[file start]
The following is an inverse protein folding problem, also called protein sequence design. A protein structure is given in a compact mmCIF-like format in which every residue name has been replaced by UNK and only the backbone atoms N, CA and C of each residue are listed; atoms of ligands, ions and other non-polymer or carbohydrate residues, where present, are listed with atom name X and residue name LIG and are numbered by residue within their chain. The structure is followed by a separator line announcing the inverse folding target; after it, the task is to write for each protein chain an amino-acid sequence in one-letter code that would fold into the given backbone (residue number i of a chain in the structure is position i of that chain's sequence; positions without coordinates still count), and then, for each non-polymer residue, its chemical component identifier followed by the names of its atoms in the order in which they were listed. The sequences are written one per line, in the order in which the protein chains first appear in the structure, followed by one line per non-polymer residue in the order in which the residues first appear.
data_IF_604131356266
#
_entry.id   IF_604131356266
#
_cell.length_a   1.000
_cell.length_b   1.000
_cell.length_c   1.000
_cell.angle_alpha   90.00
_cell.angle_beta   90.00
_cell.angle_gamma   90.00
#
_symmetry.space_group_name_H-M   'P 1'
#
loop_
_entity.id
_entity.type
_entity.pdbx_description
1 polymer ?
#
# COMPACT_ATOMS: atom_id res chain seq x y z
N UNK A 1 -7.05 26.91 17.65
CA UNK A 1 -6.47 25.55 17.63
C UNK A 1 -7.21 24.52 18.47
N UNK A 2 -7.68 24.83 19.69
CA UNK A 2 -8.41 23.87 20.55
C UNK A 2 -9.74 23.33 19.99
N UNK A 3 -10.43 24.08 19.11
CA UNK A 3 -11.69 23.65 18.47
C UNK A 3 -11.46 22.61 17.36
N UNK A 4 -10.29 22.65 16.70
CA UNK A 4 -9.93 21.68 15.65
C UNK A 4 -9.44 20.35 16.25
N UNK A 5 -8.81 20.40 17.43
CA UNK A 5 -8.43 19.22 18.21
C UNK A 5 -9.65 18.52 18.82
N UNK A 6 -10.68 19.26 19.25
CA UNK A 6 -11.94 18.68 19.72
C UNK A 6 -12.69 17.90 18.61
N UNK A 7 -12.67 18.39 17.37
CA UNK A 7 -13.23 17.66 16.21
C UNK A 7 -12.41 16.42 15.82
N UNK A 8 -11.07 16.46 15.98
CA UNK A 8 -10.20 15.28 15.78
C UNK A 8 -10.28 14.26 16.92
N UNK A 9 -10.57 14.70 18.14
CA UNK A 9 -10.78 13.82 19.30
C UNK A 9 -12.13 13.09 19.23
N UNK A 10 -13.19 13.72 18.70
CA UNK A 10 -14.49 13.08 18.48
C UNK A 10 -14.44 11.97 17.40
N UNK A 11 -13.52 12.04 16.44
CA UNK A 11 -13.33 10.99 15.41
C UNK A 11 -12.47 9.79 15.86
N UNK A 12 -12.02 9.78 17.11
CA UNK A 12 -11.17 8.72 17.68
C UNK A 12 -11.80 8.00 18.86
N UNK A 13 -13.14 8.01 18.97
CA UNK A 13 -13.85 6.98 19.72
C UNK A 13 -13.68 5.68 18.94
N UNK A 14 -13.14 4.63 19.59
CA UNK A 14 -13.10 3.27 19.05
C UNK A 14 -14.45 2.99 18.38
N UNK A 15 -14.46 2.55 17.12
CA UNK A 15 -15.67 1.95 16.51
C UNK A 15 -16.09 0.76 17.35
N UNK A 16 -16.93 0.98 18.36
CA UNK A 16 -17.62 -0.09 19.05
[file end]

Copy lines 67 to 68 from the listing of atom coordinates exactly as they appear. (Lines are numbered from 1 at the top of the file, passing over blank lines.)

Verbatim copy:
N UNK A 16 -16.93 0.98 18.36
CA UNK A 16 -17.62 -0.09 19.05